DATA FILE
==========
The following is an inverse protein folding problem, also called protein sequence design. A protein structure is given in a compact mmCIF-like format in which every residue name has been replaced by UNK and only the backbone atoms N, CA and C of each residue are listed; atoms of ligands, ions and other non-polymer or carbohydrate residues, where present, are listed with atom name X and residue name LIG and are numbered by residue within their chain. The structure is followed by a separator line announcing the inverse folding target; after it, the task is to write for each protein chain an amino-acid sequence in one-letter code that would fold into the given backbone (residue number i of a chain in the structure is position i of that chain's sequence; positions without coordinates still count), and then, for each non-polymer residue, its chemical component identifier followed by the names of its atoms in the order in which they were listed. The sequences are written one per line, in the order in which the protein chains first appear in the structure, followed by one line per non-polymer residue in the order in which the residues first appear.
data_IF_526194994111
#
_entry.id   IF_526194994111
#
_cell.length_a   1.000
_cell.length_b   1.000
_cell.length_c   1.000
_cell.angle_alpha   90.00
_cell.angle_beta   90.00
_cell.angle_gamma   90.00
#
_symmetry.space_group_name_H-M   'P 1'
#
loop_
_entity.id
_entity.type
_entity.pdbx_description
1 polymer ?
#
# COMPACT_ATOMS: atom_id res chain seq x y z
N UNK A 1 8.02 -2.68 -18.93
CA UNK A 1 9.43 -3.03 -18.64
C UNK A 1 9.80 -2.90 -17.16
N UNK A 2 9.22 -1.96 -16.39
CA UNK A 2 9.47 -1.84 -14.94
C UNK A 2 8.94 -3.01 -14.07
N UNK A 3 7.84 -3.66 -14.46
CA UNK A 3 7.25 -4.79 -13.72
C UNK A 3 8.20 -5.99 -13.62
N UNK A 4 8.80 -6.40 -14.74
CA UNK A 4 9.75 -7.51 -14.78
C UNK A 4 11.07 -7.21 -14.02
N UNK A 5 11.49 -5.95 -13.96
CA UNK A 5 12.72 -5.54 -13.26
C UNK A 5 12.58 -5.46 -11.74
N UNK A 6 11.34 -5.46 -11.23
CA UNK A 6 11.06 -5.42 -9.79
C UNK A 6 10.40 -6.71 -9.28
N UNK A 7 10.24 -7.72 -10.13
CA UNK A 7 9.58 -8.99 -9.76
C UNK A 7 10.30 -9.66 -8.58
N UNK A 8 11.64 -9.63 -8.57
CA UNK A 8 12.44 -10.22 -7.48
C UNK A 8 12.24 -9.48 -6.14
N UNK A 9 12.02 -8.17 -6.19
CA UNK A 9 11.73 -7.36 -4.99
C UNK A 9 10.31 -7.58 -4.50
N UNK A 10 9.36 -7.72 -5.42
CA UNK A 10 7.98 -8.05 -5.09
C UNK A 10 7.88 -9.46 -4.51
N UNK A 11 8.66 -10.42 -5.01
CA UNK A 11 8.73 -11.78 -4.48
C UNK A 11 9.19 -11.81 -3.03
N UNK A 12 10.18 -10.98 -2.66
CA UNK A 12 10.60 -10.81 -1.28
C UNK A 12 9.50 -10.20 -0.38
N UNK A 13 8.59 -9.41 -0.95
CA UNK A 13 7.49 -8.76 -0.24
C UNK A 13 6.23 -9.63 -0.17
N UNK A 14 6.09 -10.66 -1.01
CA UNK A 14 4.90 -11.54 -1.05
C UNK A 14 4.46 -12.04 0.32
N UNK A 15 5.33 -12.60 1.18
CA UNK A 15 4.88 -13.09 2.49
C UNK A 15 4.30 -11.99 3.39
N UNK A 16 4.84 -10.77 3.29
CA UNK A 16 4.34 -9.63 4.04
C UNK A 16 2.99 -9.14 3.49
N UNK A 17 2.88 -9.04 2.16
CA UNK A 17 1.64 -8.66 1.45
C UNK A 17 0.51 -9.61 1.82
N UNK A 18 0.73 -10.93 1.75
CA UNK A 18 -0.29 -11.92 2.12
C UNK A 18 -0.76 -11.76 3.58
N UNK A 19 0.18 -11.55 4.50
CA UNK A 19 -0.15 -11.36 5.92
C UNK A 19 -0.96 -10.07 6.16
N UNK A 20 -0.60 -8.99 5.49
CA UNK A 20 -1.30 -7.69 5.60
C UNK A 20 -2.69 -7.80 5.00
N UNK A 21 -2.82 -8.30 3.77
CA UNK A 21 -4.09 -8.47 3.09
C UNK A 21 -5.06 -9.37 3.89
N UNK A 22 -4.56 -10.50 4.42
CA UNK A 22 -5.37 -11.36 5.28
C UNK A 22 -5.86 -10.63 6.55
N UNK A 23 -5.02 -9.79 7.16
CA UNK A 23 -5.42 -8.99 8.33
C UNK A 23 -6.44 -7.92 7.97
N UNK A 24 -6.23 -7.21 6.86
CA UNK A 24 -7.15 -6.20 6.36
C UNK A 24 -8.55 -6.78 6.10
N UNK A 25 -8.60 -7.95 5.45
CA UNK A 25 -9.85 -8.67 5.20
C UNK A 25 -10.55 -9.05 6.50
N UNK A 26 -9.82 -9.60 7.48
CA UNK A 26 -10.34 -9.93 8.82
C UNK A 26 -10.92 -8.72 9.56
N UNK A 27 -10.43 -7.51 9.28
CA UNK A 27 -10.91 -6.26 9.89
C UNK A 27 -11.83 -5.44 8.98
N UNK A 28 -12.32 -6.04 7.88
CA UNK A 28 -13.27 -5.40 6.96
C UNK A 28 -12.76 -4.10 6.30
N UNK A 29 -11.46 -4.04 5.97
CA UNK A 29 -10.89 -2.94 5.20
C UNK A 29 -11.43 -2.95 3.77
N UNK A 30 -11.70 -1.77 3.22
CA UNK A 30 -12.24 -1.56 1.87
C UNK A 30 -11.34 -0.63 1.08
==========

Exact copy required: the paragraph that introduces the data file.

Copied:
The following is an inverse protein folding problem, also called protein sequence design. A protein structure is given in a compact mmCIF-like format in which every residue name has been replaced by UNK and only the backbone atoms N, CA and C of each residue are listed; atoms of ligands, ions and other non-polymer or carbohydrate residues, where present, are listed with atom name X and residue name LIG and are numbered by residue within their chain. The structure is followed by a separator line announcing the inverse folding target; after it, the task is to write for each protein chain an amino-acid sequence in one-letter code that would fold into the given backbone (residue number i of a chain in the structure is position i of that chain's sequence; positions without coordinates still count), and then, for each non-polymer residue, its chemical component identifier followed by the names of its atoms in the order in which they were listed. The sequences are written one per line, in the order in which the protein chains first appear in the structure, followed by one line per non-polymer residue in the order in which the residues first appear.